For those who don’t know Sachit Egan, he graduated summa cum laude from SCU today. You might recognize him from an Economics or Political Science class, but he has also made his presence known through a variety of other activities both on and off campus.
Egan was the founder and president of Into the Wild, the outdoor adventure club on campus. He was a junior and senior Senator for ASG, and named the 2010-2011 Senator of the Year.
He was a member of the Honors Advisory Council and created “UHP 101,” which is a quarterly speaker series between students and professors. He won the Distinguished Freshman Award and the Provost’s Fellowship for Undergraduate Research the following year.
He is a member of the Honor Societies Phi Beta Kappa (National), Alpha Sigma Nu (Jesuit), Beta Gamma Sigma (Business), and Pi Sigma Alpha (Political Science).
But Egan can be rather quiet at times, and quite humble. For many of you, this is your first time being introduced to him. For those who do know him, this very well could be the first time you have learned what kind of dedication he has put into his studies.
As a member of the top seventh percentile of his graduating class, he was invited to apply for the valedictorian award. While he ultimately was not selected, he wishes to simply leave his fellow graduating class with some parting words from an excerpt of his speech, and hopes it will inspire you all to do great things in your time after graduation. Read more if you want to be inspired.
June 16, 2012
Good morning. Friends and family, faculty and staff – thank you for being here with us to celebrate this most momentous occasion.
My father is fond of the African proverb, “It takes a village to raise a child.” Looking back on my four years here, I realize it’s taken nothing less than the entire Santa Clara village to transform me from a teenager into a confident and capable young adult. And I’m sure the same is true for many of my classmates.
It has taken the united efforts of professors, mentors, academic advisors, university administrators, coaches, trainers, alumni donors, friends, and family to help us reach this day of commencement. We are forever grateful for the sacrifices you’ve made and the support you’ve provided us. Please forgive me now, as I turn to address the Class of 2012:
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Brothers and Sisters, I’d like to talk to you today about footprints. Sometimes, as I make the late-night cross-campus journey back to my apartment, I find myself wishing I could have a bird’s eye view of where my feet have taken me throughout these past four years. During the first months of freshman year, these trails of footprints likely ran between my dorm, Benson, my classes, and the gym. The rest of campus seemed foreign, perhaps even intimidating.
As a student of economics and political science, I never imagined I’d leave footprints singing and dancing in Aldo Billingslea’s acting class, making movies in Jonathan Fung’s Montage Film Practicum, or practicing voice in Paul Murray’s studio.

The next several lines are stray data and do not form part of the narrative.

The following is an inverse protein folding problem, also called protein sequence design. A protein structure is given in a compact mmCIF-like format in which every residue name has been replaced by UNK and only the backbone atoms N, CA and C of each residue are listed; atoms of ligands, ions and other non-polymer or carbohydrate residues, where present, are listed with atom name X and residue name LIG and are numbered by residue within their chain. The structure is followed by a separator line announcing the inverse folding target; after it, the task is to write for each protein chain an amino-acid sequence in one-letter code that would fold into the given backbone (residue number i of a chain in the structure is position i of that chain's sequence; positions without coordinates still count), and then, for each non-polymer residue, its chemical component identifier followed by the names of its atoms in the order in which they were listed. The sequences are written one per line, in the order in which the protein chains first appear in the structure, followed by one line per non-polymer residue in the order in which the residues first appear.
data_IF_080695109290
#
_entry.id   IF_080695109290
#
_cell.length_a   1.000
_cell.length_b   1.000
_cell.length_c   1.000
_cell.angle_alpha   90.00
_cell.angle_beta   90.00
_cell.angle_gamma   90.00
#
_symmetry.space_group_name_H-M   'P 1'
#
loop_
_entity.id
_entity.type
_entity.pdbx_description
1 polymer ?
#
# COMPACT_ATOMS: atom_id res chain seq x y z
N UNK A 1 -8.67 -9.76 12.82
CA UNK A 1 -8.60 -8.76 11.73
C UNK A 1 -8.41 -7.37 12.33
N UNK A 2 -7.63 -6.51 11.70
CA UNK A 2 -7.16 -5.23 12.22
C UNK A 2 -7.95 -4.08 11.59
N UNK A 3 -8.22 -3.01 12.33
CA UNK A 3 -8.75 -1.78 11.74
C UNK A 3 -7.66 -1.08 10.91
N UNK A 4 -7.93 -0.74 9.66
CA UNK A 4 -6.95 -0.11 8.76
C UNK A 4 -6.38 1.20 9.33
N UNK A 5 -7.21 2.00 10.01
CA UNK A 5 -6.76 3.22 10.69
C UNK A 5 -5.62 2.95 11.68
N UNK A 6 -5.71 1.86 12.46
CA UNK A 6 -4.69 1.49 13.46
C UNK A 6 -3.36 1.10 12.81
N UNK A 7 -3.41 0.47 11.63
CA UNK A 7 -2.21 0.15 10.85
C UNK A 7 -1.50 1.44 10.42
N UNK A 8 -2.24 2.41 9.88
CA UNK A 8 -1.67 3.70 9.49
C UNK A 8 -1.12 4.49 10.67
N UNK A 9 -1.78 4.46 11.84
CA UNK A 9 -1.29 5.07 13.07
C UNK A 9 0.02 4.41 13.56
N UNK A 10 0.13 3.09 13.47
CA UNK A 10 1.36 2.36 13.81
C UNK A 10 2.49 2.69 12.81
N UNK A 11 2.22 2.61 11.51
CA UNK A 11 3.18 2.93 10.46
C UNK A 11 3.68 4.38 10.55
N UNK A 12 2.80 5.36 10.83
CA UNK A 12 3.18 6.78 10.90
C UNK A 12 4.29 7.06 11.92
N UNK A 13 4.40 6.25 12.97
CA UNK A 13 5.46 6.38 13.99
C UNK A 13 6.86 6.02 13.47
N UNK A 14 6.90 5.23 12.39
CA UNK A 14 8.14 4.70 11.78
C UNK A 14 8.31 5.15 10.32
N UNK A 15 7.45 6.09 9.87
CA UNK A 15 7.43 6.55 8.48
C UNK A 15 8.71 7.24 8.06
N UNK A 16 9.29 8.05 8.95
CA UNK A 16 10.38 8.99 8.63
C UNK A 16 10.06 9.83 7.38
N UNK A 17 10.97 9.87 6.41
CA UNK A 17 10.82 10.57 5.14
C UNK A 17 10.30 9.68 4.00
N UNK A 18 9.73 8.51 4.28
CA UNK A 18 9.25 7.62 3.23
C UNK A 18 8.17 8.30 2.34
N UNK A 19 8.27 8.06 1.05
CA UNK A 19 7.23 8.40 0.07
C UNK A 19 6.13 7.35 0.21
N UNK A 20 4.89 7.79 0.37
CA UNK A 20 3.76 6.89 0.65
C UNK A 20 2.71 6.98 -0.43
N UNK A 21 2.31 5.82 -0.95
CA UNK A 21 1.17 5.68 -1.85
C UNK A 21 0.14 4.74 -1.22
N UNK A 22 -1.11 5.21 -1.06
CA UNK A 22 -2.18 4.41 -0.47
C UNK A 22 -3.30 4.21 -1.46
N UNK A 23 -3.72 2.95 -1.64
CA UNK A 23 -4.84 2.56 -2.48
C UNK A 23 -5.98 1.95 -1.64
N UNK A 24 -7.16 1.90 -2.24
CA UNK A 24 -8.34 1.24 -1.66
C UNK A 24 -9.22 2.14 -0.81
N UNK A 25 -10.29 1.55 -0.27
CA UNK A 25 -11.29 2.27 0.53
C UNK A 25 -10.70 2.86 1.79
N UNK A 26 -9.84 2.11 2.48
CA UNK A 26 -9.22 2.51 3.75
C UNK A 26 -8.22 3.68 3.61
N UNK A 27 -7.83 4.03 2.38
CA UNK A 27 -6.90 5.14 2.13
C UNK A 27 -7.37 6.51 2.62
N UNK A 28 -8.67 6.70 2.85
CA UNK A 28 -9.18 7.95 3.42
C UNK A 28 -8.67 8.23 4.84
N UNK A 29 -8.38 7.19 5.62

I never would’ve imagined that my footprints on campus would soon be replaced by skid marks, as I learned and fell in love with the art of longboarding.
I never imagined that my feet would carry me to house-building sites in Mexico, mines along the Appalachian Trail in West Virginia, and back again.
And, I never would’ve imagined they’d then carry me to the summit of Yosemite’s Half Dome or to the base of waterfalls in the Costa Rican rainforest.
(In retrospect, perhaps I should’ve expected that they’d also carry me to Washington and Hawaii, since so many of our classmates hail from these states!)
Many of you have shared in this transformative experience. A recent midnight walk around campus led me to an uplifting realization: few nooks and crannies of our beautiful school remain unexplored. As our campus has grown smaller and less intimidating, so too has the world. Immersion trips through the Ignatian Center and outdoor excursions through our adventure club (Into the Wild) have pushed our limits and broadened our horizons.
As I reflect on these experiences, I realize that curiosity was the agent that drove this exploration. As we look now to the future, let’s continue to foster and nurture our curiosity. Let it inspire us to do things we never thought we’d do, meet people we never thought we’d meet, and go places we never thought we’d go.
Along the way, let’s allow ourselves to be pleasantly surprised and thoroughly disappointed, as both are part of any true discernment journey.
Finally, let us also allow our feet to carry us to places in the world where we are most needed. For, as the adage goes, it is at the intersection of our passions and the world’s needs where we may discover our vocation.
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I’d like to leave you with a thought that has provided me with endless inspiration over the years (my close friends will enjoy the film reference): There is no moment more beautiful than the present moment. There is no day more beautiful than the present day. There is no life more beautiful than the present life. This moment will soon pass; we will never be here together again!
Class of 2012, I’d rather stand and graduate with you today than be anywhere else in our world. Looking to the future, let no soul we encounter forget how competent, how conscientious, how compassionate we are; we are Broncos!
Do you know what’s waiting for you there, just beyond this graduation stage? The future of our world – Take it, it’s YOURS!
Thank you, God bless, and Go Broncos!!
Sachit S. Egan